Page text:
Rilla of Ingleside

Mass Market Paperback
$7.99 US
On sale Nov 01, 1985 | 304 Pages | 978-0-553-26922-2
Anne's children were almost grown up, except for  pretty, high-spirited Rilla. No one could resist  her bright hazel eyes and dazzling smile. Rilla,  almost fifteen, can't think any further ahead than  going to her very first dance at the Four Winds  lighthouse and getting her first kiss from  handsome

Kenneth Ford. But undreamed-of challenges  await the irrepressible Rilla when the world of  Ingleside becomes endangered by a far-off war. Her  brothers go off to fight, and Rilla brings home an  orphaned newborn in a soup tureen. She is swept into  a drama that tests her courage and leaves her changed forever.
Lucy Maud Montgomery (1874-1942) was born in the village of Clifton (now New London) on Prince Edward Island in Canada. She was brought up by her grandparents after her mother died when she was two. Later her father moved away to Saskatchewan, where he remarried, and when she spent some months in his new home she was not happy. 'I do not think', she wrote, 'that the majority of grownups have any real conception of the tortures sensitive children suffer over any marked difference between themselves and the other denizens of their small world.'

While working as a reporter for the Halifax Daily Echo, she wrote Anne of Green Gables in the evenings over a period of eighteen months and when it was rejected by four publishers she put it away for two years. Then she revised it and a Boston publisher accepted it at once. When it appeared in 1908 the book proved so popular that ever afterwards she felt constrained by the public's constant demand for more stories about Anne. She did write five sequels – as well as many other novels – and they made her rich, but none reached the classic status of the first.

In 1911 she married Ewan Macdonald. She had two sons; she enjoyed fame and was made an Officer of the Order of the British Empire in 1935. She died in Toronto in 1942 and was buried in Cavendish Cemetery, not far from her birthplace. View titles by L. M. Montgomery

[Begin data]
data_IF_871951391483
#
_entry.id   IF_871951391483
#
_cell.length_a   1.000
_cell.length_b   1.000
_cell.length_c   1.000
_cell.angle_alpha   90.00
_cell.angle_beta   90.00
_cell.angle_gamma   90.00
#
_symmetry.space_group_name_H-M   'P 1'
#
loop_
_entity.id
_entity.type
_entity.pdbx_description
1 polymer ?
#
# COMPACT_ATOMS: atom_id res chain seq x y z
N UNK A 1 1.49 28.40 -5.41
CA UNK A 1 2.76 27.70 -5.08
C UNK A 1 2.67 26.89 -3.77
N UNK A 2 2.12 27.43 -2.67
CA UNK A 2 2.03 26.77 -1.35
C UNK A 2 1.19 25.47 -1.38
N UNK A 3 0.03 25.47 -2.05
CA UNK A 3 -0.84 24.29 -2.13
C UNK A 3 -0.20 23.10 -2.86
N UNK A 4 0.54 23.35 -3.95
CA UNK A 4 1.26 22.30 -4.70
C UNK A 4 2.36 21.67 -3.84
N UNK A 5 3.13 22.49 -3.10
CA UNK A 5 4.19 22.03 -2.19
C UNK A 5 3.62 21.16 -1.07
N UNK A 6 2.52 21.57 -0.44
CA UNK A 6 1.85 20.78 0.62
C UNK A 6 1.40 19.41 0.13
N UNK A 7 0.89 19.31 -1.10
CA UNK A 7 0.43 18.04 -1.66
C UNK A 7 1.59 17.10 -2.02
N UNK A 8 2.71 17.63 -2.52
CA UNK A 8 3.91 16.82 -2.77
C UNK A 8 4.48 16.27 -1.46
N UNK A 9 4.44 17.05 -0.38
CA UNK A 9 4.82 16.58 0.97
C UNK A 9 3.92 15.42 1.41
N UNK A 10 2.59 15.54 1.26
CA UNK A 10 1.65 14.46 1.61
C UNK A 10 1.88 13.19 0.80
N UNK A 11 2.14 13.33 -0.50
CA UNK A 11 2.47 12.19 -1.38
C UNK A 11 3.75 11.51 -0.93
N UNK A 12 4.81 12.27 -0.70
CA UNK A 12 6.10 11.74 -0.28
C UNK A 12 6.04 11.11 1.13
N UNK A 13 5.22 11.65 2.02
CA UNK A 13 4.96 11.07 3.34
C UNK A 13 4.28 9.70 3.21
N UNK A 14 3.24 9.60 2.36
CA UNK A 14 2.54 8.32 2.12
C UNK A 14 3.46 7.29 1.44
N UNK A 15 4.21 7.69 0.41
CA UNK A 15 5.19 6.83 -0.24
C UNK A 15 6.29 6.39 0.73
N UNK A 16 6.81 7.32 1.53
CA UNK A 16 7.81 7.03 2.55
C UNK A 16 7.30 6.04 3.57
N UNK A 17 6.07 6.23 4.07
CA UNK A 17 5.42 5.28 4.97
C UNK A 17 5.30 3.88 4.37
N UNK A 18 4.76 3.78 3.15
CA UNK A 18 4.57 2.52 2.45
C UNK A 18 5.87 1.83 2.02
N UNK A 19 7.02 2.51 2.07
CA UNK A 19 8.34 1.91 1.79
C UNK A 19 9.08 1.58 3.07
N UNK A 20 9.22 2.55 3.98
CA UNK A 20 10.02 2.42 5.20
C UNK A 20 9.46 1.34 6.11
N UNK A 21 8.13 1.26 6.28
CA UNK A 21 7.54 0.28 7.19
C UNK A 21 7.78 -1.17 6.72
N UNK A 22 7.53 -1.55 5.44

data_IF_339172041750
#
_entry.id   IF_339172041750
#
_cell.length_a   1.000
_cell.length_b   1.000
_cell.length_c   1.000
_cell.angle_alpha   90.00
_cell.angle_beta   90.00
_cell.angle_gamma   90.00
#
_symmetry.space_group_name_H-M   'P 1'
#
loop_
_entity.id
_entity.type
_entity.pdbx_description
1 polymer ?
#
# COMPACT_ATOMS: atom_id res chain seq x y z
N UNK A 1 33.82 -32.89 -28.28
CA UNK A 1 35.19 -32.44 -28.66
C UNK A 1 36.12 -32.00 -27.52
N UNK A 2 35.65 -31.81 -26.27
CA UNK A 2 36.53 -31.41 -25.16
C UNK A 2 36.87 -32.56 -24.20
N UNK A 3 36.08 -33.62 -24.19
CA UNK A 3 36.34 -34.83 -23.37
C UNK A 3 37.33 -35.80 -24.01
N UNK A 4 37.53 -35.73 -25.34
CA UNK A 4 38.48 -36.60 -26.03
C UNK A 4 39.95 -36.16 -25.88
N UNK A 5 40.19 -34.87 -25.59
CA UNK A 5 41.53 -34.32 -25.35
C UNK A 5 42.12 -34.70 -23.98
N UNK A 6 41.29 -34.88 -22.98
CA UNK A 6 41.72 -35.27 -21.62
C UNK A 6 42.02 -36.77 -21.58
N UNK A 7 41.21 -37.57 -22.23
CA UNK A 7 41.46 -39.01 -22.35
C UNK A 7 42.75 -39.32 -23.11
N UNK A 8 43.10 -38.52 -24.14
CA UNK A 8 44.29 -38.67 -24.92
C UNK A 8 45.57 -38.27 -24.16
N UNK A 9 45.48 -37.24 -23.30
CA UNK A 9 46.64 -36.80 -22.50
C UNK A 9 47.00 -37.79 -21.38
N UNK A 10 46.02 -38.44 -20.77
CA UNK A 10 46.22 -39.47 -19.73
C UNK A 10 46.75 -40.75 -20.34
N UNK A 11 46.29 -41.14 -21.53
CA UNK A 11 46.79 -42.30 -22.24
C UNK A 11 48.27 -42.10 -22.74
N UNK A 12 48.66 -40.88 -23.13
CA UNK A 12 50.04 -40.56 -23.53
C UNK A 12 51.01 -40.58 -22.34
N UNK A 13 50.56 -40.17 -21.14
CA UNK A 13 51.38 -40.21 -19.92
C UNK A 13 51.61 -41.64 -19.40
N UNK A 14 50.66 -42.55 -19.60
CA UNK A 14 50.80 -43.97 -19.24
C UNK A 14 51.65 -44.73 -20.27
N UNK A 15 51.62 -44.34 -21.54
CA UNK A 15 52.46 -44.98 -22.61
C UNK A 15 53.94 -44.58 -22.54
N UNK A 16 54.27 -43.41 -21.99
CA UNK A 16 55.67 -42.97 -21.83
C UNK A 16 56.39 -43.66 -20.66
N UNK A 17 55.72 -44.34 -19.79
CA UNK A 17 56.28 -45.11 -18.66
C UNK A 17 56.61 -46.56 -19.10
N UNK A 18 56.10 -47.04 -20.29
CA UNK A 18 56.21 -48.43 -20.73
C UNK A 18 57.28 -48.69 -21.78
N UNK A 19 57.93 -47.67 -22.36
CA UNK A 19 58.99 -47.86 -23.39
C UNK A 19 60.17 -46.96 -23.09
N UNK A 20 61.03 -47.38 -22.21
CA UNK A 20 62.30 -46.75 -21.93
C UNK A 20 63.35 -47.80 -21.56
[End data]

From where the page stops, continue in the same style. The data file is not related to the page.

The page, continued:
About

Anne's children were almost grown up, except for  pretty, high-spirited Rilla. No one could resist  her bright hazel eyes and dazzling smile. Rilla,  almost fifteen, can't think any further ahead than  going to her very first dance at the Four Winds  lighthouse and getting her first kiss from  handsome

Kenneth Ford. But undreamed-of challenges  await the irrepressible Rilla when the world of  Ingleside becomes endangered by a far-off war. Her  brothers go off to fight, and Rilla brings home an  orphaned newborn in a soup tureen. She is swept into  a drama that tests her courage and leaves her changed forever.

Author

Lucy Maud Montgomery (1874-1942) was born in the village of Clifton (now New London) on Prince Edward Island in Canada. She was brought up by her grandparents after her mother died when she was two. Later her father moved away to Saskatchewan, where he remarried, and when she spent some months in his new home she was not happy. 'I do not think', she wrote, 'that the majority of grownups have any real conception of the tortures sensitive children suffer over any marked difference between themselves and the other denizens of their small world.'

While working as a reporter for the Halifax Daily Echo, she wrote Anne of Green Gables in the evenings over a period of eighteen months and when it was rejected by four publishers she put it away for two years. Then she revised it and a Boston publisher accepted it at once. When it appeared in 1908 the book proved so popular that ever afterwards she felt constrained by the public's constant demand for more stories about Anne. She did write five sequels – as well as many other novels – and they made her rich, but none reached the classic status of the first.

In 1911 she married Ewan Macdonald. She had two sons; she enjoyed fame and was made an Officer of the Order of the British Empire in 1935. She died in Toronto in 1942 and was buried in Cavendish Cemetery, not far from her birthplace. View titles by L. M. Montgomery